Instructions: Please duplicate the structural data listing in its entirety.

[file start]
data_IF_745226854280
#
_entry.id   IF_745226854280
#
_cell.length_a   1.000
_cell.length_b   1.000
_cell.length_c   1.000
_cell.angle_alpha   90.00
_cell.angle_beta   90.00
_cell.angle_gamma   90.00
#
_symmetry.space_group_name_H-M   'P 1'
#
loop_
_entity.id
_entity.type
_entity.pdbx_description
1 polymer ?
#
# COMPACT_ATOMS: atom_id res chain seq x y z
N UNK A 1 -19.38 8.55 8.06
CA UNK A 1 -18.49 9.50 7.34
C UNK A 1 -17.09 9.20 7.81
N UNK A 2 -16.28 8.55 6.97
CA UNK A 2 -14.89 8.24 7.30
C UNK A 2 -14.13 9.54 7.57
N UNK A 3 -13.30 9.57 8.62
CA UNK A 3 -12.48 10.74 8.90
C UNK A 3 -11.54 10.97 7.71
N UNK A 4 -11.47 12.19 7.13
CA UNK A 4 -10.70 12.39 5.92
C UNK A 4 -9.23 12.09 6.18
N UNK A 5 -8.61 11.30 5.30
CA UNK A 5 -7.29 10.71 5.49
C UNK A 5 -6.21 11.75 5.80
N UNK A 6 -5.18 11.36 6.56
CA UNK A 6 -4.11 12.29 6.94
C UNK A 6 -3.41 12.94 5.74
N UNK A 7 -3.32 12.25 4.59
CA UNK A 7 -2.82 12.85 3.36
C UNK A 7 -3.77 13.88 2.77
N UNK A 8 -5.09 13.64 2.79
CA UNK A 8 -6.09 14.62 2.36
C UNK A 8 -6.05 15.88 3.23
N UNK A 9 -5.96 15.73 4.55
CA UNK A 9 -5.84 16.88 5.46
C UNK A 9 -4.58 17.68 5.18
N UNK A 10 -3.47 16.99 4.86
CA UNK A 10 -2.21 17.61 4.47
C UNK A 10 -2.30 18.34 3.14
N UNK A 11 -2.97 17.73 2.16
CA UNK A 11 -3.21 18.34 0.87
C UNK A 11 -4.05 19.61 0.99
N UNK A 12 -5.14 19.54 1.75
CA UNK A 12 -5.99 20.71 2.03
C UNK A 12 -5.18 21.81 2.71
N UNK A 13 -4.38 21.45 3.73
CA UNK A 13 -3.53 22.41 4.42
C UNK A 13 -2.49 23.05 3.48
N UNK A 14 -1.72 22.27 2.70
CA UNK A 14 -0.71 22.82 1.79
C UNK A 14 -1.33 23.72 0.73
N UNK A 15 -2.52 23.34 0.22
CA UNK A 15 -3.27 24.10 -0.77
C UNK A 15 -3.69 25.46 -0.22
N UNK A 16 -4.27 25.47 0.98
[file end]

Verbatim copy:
data_IF_745226854280
#
_entry.id   IF_745226854280
#
_cell.length_a   1.000
_cell.length_b   1.000
_cell.length_c   1.000
_cell.angle_alpha   90.00
_cell.angle_beta   90.00
_cell.angle_gamma   90.00
#
_symmetry.space_group_name_H-M   'P 1'
#
loop_
_entity.id
_entity.type
_entity.pdbx_description
1 polymer ?
#
# COMPACT_ATOMS: atom_id res chain seq x y z
N UNK A 1 -19.38 8.55 8.06
CA UNK A 1 -18.49 9.50 7.34
C UNK A 1 -17.09 9.20 7.81
N UNK A 2 -16.28 8.55 6.97
CA UNK A 2 -14.89 8.24 7.30
C UNK A 2 -14.13 9.54 7.57
N UNK A 3 -13.30 9.57 8.62
CA UNK A 3 -12.48 10.74 8.90
C UNK A 3 -11.54 10.97 7.71
N UNK A 4 -11.47 12.19 7.13
CA UNK A 4 -10.70 12.39 5.92
C UNK A 4 -9.23 12.09 6.18
N UNK A 5 -8.61 11.30 5.30
CA UNK A 5 -7.29 10.71 5.49
C UNK A 5 -6.21 11.75 5.80
N UNK A 6 -5.18 11.36 6.56
CA UNK A 6 -4.11 12.29 6.94
C UNK A 6 -3.41 12.94 5.74
N UNK A 7 -3.32 12.25 4.59
CA UNK A 7 -2.82 12.85 3.36
C UNK A 7 -3.77 13.88 2.77
N UNK A 8 -5.09 13.64 2.79
CA UNK A 8 -6.09 14.62 2.36
C UNK A 8 -6.05 15.88 3.23
N UNK A 9 -5.96 15.73 4.55
CA UNK A 9 -5.84 16.88 5.46
C UNK A 9 -4.58 17.68 5.18
N UNK A 10 -3.47 16.99 4.86
CA UNK A 10 -2.21 17.61 4.47
C UNK A 10 -2.30 18.34 3.14
N UNK A 11 -2.97 17.73 2.16
CA UNK A 11 -3.21 18.34 0.87
C UNK A 11 -4.05 19.61 0.99
N UNK A 12 -5.14 19.54 1.75
CA UNK A 12 -5.99 20.71 2.03
C UNK A 12 -5.18 21.81 2.71
N UNK A 13 -4.38 21.45 3.73
CA UNK A 13 -3.53 22.41 4.42
C UNK A 13 -2.49 23.05 3.48
N UNK A 14 -1.72 22.27 2.70
CA UNK A 14 -0.71 22.82 1.79
C UNK A 14 -1.33 23.72 0.73
N UNK A 15 -2.52 23.34 0.22
CA UNK A 15 -3.27 24.10 -0.77
C UNK A 15 -3.69 25.46 -0.22
N UNK A 16 -4.27 25.47 0.98